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Earning to Be Creative

Minnow Park
Minnow Park
1 min read

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I have another question for you today: How hard are you trying to earn your identity as a creator/creative/artist?

Because once we decide for ourselves that we start creating work that is generous, courageous, and intended to connect with others, most of us run straight into self doubt. We then burden ourselves with expectations, and create an unreachable standard and never-ending mountain of work so we can compensate for our fear of failure.

The counter to this is simple, almost too simple that it’s awkward: start with accepting who you are, where you are right now, and act accordingly.
Or as Brené Brown would say:

“We either walk into the stories of our lives and own it or we stand outside and hustle for our worthiness.”

What all this twisting and wrenching of ourselves boils down to is our worthiness. Am I worthy of being an artist? When I take stock of who I am, do I deserve to do what I feel called to do?

Yes, 100% yes. Not because of what you’ve done or will succeed to do, but because who you are and where you are right now is exactly where you need to be. If you start there, the work you do will be supported by a foundation of peace and acceptance that will probably make the work better.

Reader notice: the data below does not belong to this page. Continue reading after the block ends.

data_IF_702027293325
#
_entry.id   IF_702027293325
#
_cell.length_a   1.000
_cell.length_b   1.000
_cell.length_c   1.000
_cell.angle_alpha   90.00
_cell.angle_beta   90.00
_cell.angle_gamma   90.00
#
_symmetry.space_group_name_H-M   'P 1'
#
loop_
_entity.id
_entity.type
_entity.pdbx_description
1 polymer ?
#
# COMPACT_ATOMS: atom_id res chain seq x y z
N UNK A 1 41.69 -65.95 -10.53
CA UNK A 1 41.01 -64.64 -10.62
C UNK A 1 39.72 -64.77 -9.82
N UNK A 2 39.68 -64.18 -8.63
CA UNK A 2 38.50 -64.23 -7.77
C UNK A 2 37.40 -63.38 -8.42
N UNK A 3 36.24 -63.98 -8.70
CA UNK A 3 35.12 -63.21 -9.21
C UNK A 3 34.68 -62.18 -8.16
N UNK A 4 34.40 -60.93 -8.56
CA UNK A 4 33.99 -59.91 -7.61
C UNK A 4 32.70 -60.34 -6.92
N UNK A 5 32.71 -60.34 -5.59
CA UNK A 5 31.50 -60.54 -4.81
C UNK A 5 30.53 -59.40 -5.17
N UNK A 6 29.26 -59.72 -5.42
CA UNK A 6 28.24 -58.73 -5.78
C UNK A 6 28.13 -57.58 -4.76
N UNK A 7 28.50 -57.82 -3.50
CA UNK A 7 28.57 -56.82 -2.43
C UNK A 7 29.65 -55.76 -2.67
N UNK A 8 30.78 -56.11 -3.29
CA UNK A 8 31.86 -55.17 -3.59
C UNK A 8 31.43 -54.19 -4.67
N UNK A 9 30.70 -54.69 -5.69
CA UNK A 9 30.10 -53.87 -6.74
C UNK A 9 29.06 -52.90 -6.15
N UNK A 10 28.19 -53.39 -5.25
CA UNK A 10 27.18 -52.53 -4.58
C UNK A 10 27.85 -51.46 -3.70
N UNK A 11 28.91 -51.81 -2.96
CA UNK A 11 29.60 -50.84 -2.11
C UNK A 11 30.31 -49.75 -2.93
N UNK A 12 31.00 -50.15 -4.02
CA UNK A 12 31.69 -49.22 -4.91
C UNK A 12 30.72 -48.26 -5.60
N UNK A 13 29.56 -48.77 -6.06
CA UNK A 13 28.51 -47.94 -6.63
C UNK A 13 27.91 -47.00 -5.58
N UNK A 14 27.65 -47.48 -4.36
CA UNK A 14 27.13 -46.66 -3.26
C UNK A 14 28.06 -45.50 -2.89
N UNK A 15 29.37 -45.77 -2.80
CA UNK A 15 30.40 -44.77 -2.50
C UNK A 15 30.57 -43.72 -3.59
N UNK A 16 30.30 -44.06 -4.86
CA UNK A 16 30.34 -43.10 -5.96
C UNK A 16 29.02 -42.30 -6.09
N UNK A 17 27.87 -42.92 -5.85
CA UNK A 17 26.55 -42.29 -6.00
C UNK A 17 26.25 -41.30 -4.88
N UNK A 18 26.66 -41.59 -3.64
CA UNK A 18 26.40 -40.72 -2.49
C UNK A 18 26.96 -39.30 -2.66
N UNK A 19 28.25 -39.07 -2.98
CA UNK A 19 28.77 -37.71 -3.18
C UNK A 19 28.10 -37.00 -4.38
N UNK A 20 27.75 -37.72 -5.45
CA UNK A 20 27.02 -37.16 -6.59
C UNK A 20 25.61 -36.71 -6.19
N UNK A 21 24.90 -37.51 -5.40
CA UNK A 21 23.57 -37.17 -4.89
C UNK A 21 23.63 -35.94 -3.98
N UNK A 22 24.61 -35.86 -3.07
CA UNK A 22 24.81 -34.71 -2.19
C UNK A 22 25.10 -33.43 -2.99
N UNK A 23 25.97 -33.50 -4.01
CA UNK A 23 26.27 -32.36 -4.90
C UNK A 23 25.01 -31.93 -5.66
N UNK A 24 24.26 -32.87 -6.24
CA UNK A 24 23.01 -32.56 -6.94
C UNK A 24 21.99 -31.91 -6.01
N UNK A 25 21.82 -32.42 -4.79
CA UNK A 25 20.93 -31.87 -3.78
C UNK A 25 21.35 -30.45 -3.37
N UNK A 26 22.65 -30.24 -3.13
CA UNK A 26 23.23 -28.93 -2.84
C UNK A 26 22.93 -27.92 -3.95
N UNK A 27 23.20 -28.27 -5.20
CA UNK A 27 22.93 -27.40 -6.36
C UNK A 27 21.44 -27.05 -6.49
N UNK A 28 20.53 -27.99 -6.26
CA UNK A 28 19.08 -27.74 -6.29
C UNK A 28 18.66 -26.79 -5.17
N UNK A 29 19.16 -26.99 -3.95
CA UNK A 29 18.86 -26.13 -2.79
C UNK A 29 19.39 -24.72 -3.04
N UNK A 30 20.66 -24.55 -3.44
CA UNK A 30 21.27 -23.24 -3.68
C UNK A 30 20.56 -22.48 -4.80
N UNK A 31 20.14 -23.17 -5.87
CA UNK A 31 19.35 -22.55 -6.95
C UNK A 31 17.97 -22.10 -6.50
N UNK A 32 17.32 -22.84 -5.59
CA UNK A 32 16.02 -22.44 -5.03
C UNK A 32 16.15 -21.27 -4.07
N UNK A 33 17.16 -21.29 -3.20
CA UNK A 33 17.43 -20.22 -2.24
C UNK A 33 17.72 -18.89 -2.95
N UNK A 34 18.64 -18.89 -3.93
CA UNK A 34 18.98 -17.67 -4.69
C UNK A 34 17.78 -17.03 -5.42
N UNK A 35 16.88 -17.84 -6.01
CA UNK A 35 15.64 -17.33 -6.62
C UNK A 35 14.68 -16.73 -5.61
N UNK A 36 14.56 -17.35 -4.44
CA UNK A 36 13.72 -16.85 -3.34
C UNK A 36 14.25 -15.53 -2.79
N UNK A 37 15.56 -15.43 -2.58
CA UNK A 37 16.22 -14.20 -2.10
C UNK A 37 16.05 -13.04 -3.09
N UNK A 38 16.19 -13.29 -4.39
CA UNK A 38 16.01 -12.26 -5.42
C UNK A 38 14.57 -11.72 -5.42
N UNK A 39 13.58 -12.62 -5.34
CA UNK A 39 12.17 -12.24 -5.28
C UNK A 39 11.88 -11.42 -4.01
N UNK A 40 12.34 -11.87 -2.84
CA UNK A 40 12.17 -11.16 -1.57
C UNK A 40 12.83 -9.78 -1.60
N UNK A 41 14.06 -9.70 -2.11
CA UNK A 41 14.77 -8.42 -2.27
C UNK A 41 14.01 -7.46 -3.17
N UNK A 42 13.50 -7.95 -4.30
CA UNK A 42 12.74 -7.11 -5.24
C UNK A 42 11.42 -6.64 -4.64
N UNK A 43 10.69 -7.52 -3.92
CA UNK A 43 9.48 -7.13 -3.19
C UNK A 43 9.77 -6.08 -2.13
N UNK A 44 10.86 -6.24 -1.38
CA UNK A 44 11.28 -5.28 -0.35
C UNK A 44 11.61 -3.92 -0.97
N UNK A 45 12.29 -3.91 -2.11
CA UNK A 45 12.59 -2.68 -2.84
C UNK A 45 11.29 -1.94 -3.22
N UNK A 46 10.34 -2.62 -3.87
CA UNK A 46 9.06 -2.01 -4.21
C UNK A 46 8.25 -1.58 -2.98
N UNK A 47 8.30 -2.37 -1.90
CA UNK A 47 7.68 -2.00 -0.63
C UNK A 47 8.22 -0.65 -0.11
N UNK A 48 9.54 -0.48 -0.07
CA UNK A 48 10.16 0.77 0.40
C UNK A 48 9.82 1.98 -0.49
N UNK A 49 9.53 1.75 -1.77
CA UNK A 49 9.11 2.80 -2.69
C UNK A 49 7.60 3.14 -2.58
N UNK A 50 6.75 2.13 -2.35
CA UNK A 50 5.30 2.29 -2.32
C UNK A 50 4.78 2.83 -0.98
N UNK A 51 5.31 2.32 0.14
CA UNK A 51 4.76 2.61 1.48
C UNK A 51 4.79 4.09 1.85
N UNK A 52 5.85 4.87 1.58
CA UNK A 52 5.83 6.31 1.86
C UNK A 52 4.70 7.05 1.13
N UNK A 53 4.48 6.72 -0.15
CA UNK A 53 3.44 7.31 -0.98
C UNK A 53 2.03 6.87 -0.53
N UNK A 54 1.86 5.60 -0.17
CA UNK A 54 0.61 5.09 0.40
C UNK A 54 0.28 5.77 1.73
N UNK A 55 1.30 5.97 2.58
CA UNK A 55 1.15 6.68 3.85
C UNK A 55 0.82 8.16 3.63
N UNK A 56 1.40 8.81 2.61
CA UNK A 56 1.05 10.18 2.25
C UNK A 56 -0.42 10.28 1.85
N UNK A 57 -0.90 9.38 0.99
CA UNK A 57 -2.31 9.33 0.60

When I started Upstream, each week I routinely wrote these really serious stuffy 1500-word essays. Part of that was the excitement of me owning my story as a writer but most of it was me going, “Look at how hard I worked on this! Does that make me worth saying I’m a writer?”

Years later my posts are shorter, more casual, and probably cringeworthy to Minnow who started this in 2019. What’s changed? I think it’s that awkward self work of owning who I am and where I am that’s been the most helpful.

That self work has led me to think of my dad and his 70-hour dry cleaning career. He’d say he worked that hard so that I can become a businessman with an MBA, but what I’m doing now is completely different from all his expectations. I am my father’s son, and I’ve had to face the fact I am different from him in fundamental ways, and that’s ok.

It really is ok.

Owning Our Stories


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